The Genesis Of An Idea
Posted on February 27, 2016
I was thinking today about how often, as a writer, I get an idea for something to write about. Sometimes, when I see a photo online, that’s enough to get me writing. I recently wrote about a Lady In Red and it was partly inspired by a photo of a woman sitting at the bar, and partly by my own experiences sitting in bars lately.
Sometimes, I’ll be engaged in conversation with someone and I’ll just latch on to a particular part of a joke someone said, or a certain line, or a mannerism and I’ll go from there. Also sometimes I find inspiration enough just being in a particular place at a particular time.
In any case, I usually end up reverting to jotting down ideas for stories on my phone. I begin a text and then save it as a draft, ready for the next time I want to recall what I was feeling, or what I saw, or what ideas I had.
Here are a couple of examples I have on my phone. Keep in mind, the samples I’m posting aren’t indicative of any lasting feelings I have, or anything about my own character. Some are dark, most are introspective. But all are fragments. None are complete. All are meant to be used for creative purposes later on down the road.
#1. SOMETHING DEPRESSING
I’m crying. I place the barrel of the pistol in my mouth and the iron sights unceremoniously click on my front teeth. I bite down and feel it bite back on the roof of my mouth. The still-human side of me wants to take the gun out, rethink it. The part of me that’s dead inside already cooly understands that when I pull the trigger – the recoil will knock some of my teeth loose. All that gun oil I smell will be the last thing I smell, mixed with the aroma of my own burned mouth flesh as the gun goes off.
#2. PEOPLE WATCHING
The December sun is being soaked up by greedy sidewalk bricks as I sit with a cup of water in my hand. I’m sitting in the brick window of a cafe, elbows on knees, squinting into the light and watching boats bob up and down in the bay. Like the bricks, my black jeans absorb the surprising heat of the winter sun. A small, yappy lapdog barks at curious pigeons. Men and women click their heels on the sidewalk as they stroll smiling past, leaving trails of cologne and perfume in their wake.
#3. EMOTIONAL/MEMORY TRIGGERS
Under flickering streetlights, the wind-rocked car sits with me inside it. I take long draws from the hot latte in my hands, closing my eyes with each savory sip. How long has it been? How many years had passed since I first discovered I liked the chaos, the tumult, of the rising storm? Each passing car sounds like a breaking wave, and in my mind’s eye I’m on a dark beach somewhere, with the black sky meeting black water, and I’m reveling in the wind. I’m certainly not here, in this artificially-lit, asphalt lot. I’m sitting on damp, chill rocks – not a crumb-and-change-covered car seat with old cigarette scars marring the fabric.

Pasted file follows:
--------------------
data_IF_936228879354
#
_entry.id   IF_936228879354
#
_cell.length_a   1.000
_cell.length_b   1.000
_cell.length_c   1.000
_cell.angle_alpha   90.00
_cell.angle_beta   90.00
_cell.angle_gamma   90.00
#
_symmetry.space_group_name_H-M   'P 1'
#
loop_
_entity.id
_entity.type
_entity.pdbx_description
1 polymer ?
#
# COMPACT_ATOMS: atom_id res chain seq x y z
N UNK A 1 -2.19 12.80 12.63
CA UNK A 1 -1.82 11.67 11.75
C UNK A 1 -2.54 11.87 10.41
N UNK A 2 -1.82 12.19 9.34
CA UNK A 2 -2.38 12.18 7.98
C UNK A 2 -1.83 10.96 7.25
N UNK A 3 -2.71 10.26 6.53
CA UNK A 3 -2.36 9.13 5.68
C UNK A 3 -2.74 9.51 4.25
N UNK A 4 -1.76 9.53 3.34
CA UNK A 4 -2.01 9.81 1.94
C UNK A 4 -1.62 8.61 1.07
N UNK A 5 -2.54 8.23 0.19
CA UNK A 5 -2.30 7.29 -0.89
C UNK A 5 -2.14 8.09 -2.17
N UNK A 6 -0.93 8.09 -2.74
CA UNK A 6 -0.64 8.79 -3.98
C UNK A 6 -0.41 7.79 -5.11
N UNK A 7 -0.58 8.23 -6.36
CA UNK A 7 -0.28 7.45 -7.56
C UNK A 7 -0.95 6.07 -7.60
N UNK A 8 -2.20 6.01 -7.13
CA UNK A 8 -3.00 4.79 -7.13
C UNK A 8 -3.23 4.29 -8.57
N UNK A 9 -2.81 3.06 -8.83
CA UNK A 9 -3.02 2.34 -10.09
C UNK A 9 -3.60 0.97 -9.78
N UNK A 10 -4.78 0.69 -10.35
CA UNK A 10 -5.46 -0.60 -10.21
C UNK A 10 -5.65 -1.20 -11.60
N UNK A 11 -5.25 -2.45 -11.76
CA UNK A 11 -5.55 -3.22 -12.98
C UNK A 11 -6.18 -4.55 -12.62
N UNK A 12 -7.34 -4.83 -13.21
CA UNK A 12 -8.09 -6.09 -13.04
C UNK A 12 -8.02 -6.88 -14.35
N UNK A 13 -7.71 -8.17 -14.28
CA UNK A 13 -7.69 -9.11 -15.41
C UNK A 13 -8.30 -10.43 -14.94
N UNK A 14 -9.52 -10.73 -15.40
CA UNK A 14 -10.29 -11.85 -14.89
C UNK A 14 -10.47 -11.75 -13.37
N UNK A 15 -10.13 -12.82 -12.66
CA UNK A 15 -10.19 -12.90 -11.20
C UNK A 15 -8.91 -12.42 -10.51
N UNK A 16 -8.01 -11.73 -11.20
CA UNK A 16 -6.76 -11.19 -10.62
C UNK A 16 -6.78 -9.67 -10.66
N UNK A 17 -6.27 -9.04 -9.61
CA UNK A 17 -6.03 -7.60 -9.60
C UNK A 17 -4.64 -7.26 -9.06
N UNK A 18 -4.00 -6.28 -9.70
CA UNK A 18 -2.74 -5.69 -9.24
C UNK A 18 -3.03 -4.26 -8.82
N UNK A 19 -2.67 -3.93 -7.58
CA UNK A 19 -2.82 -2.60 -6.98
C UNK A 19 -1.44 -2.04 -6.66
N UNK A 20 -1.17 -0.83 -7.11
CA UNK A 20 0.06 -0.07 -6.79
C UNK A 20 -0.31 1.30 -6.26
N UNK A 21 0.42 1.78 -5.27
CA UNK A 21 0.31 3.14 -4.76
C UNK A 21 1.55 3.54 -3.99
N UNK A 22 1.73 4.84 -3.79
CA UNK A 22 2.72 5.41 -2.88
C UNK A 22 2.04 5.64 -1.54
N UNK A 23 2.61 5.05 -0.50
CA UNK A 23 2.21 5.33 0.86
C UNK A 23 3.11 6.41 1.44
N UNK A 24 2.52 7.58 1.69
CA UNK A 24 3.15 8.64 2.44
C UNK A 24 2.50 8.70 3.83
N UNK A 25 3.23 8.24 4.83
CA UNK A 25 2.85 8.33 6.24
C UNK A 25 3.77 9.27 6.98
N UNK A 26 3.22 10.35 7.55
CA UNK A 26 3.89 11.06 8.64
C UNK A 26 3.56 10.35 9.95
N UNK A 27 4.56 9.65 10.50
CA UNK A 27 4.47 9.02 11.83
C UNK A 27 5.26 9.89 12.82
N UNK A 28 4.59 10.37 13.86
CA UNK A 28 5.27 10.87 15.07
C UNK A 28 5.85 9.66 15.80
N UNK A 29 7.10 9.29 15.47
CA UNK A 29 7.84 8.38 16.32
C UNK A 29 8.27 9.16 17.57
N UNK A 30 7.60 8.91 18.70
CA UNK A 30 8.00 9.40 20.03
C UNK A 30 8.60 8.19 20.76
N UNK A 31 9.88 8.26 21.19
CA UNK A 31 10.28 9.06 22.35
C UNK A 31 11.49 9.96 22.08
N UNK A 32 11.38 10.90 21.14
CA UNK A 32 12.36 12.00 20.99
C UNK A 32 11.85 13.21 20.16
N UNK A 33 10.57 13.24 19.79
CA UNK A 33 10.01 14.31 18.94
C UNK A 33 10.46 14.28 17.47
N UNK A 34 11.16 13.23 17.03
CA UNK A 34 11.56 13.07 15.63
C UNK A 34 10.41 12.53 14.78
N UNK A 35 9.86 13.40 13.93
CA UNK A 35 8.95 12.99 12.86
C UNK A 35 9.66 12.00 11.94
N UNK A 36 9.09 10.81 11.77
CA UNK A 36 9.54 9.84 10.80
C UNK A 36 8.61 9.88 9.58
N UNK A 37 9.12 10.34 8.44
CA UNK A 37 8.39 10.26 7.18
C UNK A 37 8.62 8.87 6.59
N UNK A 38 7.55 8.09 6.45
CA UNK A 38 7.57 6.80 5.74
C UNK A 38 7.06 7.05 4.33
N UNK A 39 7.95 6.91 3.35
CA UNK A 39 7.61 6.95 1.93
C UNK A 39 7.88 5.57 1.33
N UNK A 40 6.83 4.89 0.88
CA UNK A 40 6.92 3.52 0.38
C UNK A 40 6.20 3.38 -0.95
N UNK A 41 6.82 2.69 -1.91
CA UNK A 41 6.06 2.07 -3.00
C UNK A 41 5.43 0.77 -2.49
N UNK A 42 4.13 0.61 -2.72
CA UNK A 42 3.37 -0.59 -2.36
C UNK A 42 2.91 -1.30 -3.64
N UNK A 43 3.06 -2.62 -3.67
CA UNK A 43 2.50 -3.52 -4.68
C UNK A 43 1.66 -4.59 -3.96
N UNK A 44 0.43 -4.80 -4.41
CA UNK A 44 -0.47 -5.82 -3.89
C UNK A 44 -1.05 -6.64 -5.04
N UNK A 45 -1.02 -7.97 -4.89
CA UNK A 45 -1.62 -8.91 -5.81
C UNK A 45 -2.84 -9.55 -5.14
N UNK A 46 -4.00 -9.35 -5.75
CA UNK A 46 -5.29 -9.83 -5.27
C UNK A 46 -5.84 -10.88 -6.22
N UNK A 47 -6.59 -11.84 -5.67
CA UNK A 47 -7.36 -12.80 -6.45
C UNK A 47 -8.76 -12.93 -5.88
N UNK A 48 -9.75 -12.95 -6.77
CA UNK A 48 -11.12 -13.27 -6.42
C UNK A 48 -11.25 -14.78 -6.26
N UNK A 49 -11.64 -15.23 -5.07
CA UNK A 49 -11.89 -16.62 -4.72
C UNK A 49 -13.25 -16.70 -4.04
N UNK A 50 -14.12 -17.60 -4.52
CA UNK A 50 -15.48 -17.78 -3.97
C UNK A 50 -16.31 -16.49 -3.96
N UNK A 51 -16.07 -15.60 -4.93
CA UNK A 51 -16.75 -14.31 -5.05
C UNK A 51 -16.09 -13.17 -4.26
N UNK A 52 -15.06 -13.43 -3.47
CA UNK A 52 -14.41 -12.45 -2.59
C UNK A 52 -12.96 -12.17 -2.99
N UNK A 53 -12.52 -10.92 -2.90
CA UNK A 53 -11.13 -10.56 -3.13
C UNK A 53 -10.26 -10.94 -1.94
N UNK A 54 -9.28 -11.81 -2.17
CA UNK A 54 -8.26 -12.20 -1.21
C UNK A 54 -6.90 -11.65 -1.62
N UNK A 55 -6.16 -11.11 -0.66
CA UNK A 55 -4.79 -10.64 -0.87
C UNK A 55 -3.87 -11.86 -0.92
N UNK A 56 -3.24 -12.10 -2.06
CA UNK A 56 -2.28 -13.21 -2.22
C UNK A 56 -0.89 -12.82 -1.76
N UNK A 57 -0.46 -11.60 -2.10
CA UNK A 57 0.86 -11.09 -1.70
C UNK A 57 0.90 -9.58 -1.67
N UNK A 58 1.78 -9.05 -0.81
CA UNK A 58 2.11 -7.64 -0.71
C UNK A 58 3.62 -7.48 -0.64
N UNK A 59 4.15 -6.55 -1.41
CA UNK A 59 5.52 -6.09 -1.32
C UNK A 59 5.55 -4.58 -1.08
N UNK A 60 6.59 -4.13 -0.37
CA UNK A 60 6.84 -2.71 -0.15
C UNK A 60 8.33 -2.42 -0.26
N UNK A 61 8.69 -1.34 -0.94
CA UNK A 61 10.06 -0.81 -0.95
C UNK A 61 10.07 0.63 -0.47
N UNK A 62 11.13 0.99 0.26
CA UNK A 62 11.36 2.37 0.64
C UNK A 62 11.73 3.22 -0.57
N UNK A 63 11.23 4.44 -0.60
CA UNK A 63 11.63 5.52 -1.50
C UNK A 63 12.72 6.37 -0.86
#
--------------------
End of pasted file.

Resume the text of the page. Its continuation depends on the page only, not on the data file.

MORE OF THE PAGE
My brother is next to me, smiling, and we’re chatting about girl problems. I give him the best advice I can, which I know he doesn’t take. When I open my eyes again, expecting to see his dark, tousled hair – instead I only face the empty seat, the rain-slicked window glass.
#4: JOTTING DOWN DETAILS
Dark forms, people closing, cigarette smoke, chill damp air, abandoned shopping carts, me punching mailbox, leftover XMas decoration, passing cars, sounds of construction, sounds of rain, two guys walking with boombox listening to rock, toes chafing in too-small shoes, old buildings, brick and cobblestone sidewalks, running trucks/buses, haze in air, traffic cones, oil painting courses sign, melting snowbanks, fallen branches, trickling in sewers, old coffee cups and wet trash, pot smoke, friends chatting, walking dogs.
In the first example, I was going through a depressing time and sometimes when I’m going through depression, I have crazy thoughts. The thoughts themselves are usually pretty easy to deal with, and my way for doing this is to somehow write about it. In the second example, I was waiting for my girlfriend to get out of work. It was relatively nice out for a winter day, so I just tapped away at my phone, recording emotions and thoughts I was having. In the third example, there was a storm going on and storms tend to make me wax poetic, which I did about my Brother who has been missing for some time. In the final example, I was going to meet friends for a drink after work, and I know when I’m drinking I can be creative – so I started writing down details for a future Facebook post or blog post.
In all cases, though, I tend to try and write it all down somehow, whether it’s online or on my computer or even in a Moleskine notebook. So, my advice to you is to write down as much as you can in the moment. It might not be your saving grace or your definite, preferred method – but it will keep your ideas intact for future posterity. Plus, it will give you a good reason to have a phone in front of your face while you’re out experiencing nature.